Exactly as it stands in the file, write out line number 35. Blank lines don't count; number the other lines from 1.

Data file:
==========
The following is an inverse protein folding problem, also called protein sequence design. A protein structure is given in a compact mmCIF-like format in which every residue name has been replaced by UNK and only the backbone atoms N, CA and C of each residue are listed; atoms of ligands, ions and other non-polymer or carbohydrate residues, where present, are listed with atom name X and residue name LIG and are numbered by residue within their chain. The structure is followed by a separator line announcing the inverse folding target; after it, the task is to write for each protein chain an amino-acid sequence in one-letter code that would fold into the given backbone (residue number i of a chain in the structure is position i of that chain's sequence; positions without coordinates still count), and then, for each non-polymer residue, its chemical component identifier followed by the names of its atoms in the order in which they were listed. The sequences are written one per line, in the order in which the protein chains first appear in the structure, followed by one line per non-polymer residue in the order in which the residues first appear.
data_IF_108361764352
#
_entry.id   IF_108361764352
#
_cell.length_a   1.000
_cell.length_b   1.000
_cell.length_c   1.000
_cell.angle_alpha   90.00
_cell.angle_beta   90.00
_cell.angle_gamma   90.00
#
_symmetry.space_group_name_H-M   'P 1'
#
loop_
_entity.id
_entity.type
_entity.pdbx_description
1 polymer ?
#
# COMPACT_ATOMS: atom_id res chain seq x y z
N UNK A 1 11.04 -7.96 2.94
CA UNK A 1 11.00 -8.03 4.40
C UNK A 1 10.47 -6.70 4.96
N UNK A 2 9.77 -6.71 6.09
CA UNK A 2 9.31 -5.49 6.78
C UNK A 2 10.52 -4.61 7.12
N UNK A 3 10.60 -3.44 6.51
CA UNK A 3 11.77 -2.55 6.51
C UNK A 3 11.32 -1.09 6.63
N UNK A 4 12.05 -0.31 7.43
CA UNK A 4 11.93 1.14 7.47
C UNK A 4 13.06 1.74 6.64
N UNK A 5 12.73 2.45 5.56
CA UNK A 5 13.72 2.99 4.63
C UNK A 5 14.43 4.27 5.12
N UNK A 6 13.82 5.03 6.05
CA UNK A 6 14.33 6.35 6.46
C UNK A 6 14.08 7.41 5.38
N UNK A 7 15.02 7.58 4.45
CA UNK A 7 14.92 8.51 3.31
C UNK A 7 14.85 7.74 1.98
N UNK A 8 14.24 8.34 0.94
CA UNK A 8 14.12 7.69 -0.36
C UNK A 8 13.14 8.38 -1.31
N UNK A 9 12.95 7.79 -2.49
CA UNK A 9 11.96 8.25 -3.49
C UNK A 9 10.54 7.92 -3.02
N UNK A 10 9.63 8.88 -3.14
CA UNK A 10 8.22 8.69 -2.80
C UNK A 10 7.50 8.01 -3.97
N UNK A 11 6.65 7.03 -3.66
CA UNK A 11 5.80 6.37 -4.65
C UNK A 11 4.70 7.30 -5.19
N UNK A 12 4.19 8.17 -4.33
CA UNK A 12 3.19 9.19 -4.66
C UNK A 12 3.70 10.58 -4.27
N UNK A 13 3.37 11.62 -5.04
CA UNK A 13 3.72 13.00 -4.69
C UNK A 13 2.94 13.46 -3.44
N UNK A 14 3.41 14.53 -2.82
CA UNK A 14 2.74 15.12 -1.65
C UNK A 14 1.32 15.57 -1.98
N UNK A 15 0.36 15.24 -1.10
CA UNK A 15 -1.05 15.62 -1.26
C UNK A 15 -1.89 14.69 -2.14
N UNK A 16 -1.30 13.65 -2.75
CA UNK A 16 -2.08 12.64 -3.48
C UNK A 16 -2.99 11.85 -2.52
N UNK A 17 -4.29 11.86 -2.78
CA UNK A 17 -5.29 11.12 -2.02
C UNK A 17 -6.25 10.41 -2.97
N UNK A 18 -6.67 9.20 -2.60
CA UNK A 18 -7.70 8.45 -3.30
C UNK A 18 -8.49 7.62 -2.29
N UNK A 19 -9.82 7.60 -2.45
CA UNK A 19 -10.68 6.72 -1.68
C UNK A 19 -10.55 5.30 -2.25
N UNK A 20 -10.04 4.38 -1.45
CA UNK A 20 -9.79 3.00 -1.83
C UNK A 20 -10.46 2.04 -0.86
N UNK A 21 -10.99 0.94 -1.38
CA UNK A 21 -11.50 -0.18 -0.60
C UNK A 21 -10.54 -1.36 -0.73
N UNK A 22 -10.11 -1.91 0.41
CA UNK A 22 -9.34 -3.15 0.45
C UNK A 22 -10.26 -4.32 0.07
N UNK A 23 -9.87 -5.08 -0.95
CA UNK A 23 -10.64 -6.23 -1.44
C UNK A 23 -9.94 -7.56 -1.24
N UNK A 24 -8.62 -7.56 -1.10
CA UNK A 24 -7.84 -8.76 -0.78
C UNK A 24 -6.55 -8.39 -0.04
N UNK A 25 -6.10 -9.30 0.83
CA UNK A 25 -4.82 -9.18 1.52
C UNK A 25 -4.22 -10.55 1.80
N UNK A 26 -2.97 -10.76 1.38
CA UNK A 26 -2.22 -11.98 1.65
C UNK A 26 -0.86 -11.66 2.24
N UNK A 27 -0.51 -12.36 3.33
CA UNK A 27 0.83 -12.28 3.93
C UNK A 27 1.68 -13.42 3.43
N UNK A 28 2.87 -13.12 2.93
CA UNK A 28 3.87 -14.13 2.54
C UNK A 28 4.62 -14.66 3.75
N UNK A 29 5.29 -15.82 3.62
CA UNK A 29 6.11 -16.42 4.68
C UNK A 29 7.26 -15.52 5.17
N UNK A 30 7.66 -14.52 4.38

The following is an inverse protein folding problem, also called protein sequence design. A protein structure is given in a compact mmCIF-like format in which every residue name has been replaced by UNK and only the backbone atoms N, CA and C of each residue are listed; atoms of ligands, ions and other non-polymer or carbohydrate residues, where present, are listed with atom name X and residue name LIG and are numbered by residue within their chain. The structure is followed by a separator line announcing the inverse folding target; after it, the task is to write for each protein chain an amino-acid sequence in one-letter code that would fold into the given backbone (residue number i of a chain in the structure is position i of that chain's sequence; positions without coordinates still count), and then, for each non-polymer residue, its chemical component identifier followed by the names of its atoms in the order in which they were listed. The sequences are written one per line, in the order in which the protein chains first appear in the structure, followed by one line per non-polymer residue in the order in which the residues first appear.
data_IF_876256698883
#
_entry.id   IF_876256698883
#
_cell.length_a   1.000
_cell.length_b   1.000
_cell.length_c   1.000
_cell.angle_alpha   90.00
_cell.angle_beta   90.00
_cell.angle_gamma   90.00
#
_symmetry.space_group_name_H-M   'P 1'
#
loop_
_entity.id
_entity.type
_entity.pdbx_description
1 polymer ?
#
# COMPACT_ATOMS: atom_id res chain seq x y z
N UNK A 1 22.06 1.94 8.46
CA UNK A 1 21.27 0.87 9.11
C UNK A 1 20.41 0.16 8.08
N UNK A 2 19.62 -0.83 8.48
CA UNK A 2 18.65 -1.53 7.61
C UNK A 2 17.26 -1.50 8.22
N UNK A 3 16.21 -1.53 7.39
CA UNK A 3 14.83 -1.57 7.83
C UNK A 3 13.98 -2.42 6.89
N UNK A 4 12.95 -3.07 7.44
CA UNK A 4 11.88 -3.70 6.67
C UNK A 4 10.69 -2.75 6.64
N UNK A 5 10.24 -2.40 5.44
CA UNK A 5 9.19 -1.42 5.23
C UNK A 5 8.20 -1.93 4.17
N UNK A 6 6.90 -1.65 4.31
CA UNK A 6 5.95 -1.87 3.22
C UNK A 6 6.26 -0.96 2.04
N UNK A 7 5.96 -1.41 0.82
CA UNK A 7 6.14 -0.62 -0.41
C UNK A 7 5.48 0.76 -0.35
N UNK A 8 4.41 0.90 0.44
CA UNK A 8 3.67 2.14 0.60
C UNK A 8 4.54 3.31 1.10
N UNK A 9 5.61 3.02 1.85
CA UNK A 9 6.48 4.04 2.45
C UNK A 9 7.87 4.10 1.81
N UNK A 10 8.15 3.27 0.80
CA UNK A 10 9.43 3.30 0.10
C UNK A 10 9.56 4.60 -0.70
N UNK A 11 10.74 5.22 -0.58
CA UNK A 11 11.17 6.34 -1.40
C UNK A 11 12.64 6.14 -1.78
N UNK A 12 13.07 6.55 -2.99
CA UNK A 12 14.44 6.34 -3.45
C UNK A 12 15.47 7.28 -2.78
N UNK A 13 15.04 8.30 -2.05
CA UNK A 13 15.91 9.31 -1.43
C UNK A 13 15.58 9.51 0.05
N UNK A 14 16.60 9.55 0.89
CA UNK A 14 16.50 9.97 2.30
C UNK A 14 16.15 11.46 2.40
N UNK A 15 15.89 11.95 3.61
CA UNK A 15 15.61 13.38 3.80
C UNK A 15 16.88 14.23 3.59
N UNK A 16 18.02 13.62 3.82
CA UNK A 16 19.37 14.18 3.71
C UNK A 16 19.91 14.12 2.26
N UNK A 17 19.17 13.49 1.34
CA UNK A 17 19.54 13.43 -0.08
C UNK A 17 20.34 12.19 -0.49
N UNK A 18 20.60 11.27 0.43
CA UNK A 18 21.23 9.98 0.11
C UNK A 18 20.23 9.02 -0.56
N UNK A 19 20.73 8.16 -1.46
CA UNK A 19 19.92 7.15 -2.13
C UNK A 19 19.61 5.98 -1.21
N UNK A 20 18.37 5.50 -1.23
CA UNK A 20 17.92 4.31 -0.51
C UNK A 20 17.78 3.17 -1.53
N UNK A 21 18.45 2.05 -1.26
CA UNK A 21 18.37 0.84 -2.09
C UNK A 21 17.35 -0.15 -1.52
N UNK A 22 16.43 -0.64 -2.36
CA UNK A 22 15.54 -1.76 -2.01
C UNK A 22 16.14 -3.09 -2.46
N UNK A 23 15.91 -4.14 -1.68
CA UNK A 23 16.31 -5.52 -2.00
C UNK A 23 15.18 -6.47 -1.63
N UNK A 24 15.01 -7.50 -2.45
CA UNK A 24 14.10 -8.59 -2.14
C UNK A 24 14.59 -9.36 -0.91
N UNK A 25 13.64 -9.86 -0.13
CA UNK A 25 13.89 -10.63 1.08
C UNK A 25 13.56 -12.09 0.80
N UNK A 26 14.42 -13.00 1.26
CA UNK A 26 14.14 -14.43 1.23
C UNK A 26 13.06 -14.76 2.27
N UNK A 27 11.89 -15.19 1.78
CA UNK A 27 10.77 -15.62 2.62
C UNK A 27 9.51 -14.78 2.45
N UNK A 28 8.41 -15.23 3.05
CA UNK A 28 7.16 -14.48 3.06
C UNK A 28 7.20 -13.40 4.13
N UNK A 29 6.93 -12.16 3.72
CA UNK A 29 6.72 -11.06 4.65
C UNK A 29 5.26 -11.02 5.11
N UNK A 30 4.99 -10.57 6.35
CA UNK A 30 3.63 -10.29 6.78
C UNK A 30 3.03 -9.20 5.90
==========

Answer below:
CA UNK A 5 13.72 2.99 4.63